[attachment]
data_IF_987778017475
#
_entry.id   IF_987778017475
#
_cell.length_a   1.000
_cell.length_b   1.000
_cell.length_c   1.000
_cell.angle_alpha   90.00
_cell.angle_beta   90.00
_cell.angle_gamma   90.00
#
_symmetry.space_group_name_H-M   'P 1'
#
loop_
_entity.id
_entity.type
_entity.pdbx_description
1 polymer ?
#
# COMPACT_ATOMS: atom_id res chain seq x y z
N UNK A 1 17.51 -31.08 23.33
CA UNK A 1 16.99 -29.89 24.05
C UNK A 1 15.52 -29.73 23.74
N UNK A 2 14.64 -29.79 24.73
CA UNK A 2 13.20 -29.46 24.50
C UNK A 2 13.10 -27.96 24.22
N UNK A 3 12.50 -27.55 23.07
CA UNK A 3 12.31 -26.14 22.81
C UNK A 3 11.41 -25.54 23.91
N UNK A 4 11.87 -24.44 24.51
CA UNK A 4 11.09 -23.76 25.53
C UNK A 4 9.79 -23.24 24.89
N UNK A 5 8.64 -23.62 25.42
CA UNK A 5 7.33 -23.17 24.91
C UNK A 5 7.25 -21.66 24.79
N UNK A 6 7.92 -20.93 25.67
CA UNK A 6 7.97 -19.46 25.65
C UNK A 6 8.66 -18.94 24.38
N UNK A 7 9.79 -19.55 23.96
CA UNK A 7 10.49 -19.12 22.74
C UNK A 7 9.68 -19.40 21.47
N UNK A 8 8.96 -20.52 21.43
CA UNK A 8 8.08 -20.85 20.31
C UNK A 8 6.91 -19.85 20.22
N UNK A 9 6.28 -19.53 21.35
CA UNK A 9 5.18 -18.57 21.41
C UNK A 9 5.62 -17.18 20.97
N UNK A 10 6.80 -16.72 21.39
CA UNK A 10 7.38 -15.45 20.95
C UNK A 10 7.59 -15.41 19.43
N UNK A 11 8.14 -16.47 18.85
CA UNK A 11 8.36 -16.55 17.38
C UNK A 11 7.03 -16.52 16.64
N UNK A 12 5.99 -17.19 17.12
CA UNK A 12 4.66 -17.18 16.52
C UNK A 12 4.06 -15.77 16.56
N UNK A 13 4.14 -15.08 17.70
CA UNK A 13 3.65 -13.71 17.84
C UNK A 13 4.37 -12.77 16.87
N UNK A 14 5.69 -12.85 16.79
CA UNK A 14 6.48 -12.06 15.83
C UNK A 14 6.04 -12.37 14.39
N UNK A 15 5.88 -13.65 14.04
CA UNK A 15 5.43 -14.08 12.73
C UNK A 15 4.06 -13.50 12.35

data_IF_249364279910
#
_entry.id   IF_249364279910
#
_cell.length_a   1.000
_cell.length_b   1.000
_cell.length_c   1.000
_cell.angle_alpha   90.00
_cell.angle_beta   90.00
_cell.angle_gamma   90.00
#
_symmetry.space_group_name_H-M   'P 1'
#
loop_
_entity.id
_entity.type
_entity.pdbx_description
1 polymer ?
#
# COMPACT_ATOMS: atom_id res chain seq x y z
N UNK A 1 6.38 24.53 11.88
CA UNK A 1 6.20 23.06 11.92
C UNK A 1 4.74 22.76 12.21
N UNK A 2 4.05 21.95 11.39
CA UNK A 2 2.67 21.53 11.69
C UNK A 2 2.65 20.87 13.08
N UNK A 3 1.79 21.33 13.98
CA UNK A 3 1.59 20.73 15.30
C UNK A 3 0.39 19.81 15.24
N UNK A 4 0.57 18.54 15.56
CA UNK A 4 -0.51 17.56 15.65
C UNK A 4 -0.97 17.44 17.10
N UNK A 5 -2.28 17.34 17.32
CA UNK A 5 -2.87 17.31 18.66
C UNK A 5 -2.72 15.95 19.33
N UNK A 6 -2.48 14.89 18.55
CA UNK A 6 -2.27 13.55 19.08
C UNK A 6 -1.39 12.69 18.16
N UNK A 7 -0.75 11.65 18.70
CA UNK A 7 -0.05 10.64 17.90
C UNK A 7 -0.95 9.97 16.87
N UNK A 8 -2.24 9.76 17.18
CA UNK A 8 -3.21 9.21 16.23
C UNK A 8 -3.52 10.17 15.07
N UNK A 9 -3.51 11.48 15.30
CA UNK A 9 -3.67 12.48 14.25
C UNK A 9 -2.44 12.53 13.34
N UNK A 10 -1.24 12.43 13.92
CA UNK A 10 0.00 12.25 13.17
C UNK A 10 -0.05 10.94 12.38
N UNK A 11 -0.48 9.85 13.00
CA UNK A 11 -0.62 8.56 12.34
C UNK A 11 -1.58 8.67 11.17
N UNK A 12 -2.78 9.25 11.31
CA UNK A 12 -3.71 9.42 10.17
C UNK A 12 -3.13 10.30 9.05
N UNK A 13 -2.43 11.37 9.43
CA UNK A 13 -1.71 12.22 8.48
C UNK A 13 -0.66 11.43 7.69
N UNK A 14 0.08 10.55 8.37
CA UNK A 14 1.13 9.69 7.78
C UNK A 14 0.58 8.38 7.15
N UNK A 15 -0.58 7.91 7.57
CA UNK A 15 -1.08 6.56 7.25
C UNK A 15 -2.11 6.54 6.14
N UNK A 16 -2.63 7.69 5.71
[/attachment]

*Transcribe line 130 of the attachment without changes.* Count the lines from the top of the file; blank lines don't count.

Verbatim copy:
C UNK A 15 -2.11 6.54 6.14